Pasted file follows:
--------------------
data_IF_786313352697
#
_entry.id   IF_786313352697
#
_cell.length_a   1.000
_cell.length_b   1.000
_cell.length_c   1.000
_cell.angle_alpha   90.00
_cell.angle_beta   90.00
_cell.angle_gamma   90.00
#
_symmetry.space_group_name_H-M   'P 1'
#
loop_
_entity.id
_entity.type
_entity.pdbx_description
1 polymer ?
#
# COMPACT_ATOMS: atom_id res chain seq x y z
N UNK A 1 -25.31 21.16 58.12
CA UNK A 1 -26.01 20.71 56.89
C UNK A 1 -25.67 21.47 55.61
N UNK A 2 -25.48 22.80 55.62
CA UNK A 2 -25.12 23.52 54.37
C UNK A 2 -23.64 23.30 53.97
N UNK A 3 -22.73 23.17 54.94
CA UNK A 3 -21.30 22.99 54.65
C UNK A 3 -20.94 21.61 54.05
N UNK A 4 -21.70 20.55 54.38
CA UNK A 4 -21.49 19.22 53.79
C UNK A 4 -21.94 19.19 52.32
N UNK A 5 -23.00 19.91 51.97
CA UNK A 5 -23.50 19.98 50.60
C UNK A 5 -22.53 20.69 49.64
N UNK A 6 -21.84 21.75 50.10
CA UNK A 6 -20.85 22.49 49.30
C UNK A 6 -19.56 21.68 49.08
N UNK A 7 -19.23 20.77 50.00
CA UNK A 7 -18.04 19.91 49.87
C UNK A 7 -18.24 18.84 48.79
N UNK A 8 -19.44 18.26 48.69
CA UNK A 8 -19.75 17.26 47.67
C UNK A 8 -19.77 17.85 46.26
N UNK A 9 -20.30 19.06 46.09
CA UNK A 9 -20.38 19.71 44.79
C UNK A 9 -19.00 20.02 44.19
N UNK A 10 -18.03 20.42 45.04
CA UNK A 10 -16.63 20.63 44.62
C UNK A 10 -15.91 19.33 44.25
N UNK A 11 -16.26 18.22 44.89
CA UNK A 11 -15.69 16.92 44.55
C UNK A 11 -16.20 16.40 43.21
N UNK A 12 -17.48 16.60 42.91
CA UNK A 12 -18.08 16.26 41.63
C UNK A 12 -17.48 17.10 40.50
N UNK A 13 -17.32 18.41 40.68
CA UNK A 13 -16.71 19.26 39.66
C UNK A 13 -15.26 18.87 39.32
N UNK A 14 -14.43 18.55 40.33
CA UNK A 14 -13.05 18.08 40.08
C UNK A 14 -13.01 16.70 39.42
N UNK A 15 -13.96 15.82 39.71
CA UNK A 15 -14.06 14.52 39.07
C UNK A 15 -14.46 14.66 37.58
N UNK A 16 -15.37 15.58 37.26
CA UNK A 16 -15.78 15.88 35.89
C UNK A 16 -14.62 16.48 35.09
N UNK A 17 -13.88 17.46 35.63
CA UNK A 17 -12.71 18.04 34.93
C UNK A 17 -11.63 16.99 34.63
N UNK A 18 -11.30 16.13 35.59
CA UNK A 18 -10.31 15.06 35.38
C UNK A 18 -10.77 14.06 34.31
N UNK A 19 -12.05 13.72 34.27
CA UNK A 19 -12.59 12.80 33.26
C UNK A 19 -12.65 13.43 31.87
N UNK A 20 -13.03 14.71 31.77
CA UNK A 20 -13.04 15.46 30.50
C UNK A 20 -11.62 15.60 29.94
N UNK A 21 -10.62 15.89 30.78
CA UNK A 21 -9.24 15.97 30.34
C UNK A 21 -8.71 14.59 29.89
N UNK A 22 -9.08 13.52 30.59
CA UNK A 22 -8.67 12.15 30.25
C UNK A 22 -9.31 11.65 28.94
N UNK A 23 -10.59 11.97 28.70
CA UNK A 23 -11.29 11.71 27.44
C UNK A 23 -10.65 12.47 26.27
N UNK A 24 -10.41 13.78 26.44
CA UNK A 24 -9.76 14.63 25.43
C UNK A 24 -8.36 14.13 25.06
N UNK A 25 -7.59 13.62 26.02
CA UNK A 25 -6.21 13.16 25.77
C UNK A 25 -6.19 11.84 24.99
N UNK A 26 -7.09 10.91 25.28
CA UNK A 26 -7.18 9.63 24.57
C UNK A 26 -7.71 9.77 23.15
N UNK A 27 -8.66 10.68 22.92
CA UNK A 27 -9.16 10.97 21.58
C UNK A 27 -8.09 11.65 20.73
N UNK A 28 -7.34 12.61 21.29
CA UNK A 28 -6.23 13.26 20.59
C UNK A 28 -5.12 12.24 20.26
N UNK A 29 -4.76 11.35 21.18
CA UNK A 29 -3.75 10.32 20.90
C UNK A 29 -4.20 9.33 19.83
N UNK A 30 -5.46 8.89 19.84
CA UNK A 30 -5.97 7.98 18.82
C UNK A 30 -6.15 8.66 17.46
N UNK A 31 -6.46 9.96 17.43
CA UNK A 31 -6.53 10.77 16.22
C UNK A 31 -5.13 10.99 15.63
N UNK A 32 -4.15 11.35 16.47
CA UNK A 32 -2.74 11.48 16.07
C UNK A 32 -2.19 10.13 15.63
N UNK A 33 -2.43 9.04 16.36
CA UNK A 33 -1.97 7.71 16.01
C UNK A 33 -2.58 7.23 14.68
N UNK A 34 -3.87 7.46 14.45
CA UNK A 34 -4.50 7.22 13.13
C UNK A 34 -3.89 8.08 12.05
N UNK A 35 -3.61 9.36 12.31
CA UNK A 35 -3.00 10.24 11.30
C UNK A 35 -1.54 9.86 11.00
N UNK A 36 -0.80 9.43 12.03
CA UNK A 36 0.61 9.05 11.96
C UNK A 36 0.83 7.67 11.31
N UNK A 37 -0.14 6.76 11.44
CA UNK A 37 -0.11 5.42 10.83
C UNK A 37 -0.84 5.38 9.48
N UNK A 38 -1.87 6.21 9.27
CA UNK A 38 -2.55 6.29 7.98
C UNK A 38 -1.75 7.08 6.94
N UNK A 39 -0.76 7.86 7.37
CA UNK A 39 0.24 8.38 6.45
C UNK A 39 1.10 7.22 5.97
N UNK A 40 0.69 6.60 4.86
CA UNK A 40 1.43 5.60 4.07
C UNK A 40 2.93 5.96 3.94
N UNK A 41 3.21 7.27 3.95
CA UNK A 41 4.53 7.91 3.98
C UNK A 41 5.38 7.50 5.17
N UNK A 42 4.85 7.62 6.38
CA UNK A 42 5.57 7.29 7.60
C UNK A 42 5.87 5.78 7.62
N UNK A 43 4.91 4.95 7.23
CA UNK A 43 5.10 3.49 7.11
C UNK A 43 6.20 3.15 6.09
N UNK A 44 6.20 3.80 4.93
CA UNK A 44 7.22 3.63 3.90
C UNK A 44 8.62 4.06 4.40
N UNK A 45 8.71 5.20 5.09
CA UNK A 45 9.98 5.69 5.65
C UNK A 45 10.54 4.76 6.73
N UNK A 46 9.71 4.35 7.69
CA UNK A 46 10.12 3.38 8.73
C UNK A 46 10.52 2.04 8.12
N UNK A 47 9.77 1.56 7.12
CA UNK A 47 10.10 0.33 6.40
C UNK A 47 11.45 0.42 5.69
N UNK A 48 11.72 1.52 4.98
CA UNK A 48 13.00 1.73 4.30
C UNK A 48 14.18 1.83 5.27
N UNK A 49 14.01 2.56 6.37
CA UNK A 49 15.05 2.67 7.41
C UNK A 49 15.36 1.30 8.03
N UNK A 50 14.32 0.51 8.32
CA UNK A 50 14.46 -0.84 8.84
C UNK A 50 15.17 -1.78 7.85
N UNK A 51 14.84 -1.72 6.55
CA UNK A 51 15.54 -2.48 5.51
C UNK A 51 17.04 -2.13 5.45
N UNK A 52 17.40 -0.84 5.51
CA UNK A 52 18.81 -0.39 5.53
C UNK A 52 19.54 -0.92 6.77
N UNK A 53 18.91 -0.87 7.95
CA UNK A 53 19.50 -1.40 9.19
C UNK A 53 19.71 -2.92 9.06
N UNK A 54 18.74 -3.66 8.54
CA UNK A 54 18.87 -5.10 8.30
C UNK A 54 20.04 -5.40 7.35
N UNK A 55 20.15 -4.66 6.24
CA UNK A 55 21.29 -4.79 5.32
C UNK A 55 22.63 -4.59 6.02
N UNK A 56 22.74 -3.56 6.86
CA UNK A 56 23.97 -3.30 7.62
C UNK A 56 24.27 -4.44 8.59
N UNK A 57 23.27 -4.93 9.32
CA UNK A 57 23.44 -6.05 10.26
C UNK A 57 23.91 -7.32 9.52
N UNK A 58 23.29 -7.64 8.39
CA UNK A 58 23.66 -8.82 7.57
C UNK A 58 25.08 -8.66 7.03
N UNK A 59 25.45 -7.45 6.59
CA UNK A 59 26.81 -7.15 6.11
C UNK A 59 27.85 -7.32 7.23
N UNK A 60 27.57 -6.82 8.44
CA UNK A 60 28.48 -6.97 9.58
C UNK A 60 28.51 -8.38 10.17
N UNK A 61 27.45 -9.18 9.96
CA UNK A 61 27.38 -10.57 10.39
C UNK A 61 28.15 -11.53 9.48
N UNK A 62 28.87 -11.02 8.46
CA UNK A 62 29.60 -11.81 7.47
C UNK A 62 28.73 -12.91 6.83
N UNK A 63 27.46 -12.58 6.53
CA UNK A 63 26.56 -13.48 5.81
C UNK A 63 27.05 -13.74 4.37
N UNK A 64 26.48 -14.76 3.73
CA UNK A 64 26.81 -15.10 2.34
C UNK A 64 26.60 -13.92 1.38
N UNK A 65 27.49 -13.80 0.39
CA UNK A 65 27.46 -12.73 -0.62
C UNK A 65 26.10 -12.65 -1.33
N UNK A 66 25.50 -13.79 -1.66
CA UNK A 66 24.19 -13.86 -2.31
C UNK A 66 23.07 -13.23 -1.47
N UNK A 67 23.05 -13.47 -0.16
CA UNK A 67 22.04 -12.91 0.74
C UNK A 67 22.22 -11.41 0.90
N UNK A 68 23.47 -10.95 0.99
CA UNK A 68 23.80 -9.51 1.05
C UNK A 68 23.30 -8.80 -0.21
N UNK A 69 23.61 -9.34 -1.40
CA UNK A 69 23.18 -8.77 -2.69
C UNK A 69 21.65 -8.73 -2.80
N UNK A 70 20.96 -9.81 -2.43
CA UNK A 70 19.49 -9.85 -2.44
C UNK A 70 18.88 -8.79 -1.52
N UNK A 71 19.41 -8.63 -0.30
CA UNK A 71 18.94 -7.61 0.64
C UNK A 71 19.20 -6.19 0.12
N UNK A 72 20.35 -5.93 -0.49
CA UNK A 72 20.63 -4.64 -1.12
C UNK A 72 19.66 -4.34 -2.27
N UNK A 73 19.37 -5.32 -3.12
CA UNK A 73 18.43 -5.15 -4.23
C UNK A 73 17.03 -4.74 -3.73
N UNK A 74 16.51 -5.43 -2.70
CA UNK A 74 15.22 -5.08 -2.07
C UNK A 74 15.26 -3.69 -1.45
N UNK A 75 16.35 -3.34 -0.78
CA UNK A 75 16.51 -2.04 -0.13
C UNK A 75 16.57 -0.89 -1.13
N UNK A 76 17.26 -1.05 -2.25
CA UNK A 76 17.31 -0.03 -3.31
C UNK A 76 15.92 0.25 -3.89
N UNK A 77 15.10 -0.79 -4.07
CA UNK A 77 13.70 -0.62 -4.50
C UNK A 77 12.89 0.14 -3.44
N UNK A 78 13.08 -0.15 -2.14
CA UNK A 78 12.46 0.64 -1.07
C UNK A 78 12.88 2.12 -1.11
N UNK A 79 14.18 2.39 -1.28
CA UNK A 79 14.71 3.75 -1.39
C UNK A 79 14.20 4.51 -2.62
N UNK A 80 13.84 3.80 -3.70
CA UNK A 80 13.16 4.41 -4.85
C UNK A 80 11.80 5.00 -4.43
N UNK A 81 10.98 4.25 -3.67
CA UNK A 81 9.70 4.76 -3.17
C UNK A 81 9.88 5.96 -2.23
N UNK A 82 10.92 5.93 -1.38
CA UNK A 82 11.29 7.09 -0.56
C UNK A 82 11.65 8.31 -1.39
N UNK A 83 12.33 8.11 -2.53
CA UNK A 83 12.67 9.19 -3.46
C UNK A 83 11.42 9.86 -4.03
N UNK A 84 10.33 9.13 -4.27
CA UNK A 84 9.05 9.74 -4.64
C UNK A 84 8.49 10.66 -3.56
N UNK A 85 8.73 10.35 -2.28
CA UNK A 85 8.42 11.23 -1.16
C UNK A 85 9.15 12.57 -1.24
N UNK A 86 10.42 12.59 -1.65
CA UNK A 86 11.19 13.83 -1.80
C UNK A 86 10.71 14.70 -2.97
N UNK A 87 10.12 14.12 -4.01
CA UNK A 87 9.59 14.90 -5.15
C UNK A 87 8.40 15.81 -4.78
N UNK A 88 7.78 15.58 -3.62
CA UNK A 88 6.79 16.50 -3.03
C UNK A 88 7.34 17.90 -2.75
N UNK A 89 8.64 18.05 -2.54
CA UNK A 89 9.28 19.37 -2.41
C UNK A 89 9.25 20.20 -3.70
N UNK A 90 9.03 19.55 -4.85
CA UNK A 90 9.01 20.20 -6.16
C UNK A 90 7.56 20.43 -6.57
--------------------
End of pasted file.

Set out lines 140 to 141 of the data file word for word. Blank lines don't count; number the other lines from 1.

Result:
C UNK A 40 2.93 5.96 3.94
N UNK A 41 3.21 7.27 3.95